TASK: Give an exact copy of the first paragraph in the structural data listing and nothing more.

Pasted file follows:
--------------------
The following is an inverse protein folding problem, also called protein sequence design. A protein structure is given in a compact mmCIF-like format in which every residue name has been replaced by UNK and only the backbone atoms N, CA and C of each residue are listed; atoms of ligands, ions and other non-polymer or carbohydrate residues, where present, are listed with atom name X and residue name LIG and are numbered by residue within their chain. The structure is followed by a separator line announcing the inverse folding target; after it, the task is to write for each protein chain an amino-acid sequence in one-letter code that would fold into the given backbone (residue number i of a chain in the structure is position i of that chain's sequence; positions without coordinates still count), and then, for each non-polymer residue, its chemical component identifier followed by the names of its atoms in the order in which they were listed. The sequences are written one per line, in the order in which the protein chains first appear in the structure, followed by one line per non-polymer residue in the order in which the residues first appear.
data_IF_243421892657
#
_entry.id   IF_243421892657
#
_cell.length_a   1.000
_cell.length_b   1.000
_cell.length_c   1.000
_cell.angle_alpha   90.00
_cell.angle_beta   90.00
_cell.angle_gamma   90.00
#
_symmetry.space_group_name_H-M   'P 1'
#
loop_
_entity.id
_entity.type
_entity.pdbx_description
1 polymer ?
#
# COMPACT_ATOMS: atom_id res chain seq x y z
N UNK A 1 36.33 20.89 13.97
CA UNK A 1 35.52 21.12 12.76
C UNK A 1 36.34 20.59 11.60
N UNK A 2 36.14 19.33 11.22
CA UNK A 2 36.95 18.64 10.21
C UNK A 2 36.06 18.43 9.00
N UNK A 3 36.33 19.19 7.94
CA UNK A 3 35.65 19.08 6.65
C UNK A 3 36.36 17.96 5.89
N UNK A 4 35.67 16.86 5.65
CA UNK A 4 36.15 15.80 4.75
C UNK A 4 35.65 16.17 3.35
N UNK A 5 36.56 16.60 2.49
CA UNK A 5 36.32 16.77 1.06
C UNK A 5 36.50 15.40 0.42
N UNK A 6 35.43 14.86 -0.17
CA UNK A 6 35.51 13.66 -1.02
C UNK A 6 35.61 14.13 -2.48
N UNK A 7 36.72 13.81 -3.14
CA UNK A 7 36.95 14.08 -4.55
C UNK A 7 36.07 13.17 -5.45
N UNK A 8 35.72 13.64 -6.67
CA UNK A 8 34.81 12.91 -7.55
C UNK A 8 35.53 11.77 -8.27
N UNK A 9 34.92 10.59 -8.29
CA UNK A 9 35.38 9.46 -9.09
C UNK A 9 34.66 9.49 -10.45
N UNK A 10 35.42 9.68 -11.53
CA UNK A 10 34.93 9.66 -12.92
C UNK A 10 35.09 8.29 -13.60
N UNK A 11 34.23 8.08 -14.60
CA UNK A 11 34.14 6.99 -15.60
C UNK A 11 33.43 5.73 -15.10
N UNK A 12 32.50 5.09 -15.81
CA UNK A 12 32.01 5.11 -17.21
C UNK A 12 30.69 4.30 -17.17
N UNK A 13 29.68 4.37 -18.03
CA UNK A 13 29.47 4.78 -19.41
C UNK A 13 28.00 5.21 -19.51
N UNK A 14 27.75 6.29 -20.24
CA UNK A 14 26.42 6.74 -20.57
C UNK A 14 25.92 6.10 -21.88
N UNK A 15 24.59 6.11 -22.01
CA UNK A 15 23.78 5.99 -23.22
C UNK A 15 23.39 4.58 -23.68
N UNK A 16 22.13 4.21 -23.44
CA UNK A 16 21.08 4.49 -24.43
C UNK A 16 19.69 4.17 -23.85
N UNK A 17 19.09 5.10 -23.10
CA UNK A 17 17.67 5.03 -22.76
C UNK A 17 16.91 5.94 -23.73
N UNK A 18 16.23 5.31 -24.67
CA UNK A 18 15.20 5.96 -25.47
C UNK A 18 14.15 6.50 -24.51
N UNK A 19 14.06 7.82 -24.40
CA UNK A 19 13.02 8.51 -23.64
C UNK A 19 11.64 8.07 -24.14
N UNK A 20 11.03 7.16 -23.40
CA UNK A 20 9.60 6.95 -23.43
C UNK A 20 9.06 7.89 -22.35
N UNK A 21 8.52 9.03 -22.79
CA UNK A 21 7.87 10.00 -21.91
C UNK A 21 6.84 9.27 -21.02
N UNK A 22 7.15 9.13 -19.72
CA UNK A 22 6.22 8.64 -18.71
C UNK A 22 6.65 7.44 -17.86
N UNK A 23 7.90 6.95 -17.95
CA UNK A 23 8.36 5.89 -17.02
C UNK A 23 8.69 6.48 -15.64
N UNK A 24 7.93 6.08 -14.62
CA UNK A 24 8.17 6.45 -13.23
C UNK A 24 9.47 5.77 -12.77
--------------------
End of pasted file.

The following is an inverse protein folding problem, also called protein sequence design. A protein structure is given in a compact mmCIF-like format in which every residue name has been replaced by UNK and only the backbone atoms N, CA and C of each residue are listed; atoms of ligands, ions and other non-polymer or carbohydrate residues, where present, are listed with atom name X and residue name LIG and are numbered by residue within their chain. The structure is followed by a separator line announcing the inverse folding target; after it, the task is to write for each protein chain an amino-acid sequence in one-letter code that would fold into the given backbone (residue number i of a chain in the structure is position i of that chain's sequence; positions without coordinates still count), and then, for each non-polymer residue, its chemical component identifier followed by the names of its atoms in the order in which they were listed. The sequences are written one per line, in the order in which the protein chains first appear in the structure, followed by one line per non-polymer residue in the order in which the residues first appear.